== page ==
'If, with the literate, I am
Impelled to try an epigram,
I never seek to take the credit;
We all assume that Oscar said it.''
Now, if continually doing the same thing, but expecting different results is Franklin's -- or Twain's or Einstein's or Oscar Wilde's -- notion of insanity, what should we call it when a group does the same thing over and over and over, each time meeting with negative results and knowingly expecting -- if not hoping for -- precisely the same results?
In two words: Congressional Republicans.
This past week, the 241 members of that conservative marching and chowder society -- joined by 5 defecting Democrats -- voted for the 33rd time (!) in 18 months to repeal President Obama's signature Affordable Health Care Act (ACA). Talk about an action begging for a definition! Since January 2011, when they first took back the House, Republicans have voted thirty-three times to repeal, defund or otherwise dramatically scale back what they derisively term "Obamacare." And each time they entered into the vote knowing full well that once their bill passed the House -- which it has 33 times -- there were precisely two chances that the Senate would ever concur: absolutely none and even less than that. Moreover if, somehow the stars misaligned to such a strange degree that the measure actually passed the Senate as well, Congressional Republicans knew full well that President Obama would veto it -- thus playing into their hands.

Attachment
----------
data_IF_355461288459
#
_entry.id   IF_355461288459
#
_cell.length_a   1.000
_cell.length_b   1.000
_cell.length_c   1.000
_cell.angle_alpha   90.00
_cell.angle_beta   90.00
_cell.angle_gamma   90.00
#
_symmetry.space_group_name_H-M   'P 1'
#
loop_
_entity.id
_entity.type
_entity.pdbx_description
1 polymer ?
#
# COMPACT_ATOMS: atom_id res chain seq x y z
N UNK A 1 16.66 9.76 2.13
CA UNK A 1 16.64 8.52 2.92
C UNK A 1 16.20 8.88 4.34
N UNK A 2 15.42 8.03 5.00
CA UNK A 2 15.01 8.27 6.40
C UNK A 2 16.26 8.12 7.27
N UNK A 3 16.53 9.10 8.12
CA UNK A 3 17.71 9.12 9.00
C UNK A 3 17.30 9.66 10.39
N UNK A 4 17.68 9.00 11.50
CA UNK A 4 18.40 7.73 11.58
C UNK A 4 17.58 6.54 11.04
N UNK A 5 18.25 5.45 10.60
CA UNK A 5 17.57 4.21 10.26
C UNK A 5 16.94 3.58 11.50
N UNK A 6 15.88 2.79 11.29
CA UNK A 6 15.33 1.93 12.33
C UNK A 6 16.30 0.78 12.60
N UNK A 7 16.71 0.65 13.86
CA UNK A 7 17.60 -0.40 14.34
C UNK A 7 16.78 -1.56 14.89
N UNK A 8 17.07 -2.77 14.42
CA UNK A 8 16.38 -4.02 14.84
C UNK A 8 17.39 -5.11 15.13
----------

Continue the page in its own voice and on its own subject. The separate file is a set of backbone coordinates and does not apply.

I for one wouldn't mind them voting 33 -- or even 133 -- times if they at least gave us an idea as to what they wanted to replace the ACA with. I do mind, because they don't have a plan, and instead of creating jobs and saving the economy, they are spending upwards of a million dollars a day (what it costs to run Congress) on sound and fury signifying nothing.
Apparently then, the House Republicans' mantra is "If at first you don't succeed, fail, fail, fail again and be damn glad about it." I don't know that Oscar Wilde -- or even H.P. Lovecraft for that matter -- could come up with a dead-on definition for such a pattern of activity. But if they could, would it be "Hypocrisy?" " Disingenuousness ?" "Cynicism?" "Faux-naÃ¯vete?" Methinks the word has yet to be created, for these folks are, to employ a term rarely heard any more, sui generis.
Of course, Boehner, Cantor, McCarthy, McConnell and the rest don't expect the ACA to be overturned or defunded anytime soon . . . and that's just fine with them. So far as they are concerned, these votes are mere stage-turns and plot twists in a drama whose denouement won't be reached until the first Tuesday in November. Illinois Republican (and Chief Deputy Whip) Peter Roskam underscored this reality when, just before last Wednesday's vote, he said "Here's the good news. The voters get the last word in November. Stay tuned."
Time and again, House and Senate Republicans argue that they are merely trying to enact the will of the American people. Time and again, Speaker Boehner and Minority Leader McConnell have proclaimed that "most Americans not only oppose this health care law -- they support fully repealing it." (In matter of fact, the latest Washington Post poll shows that Americans are split right down the middle: 47% of those surveyed said they opposed the law and 47% said they supported it.) Then there is Majority Leader Cantor who, along with his Tea Party minions warns that the ACA, ". . . is making our economy worse, driving up costs, and making it harder for small businesses to hire." And now, in light of the recent Supreme Court decision, the GOP has taken to calling the ACA "the largest tax increase on the poor and the middle class in the history of this country." Rush Limbaugh, in what can only be termed a bout of steroidal hyperbole, called the ACA "The biggest tax increase in the history of the world."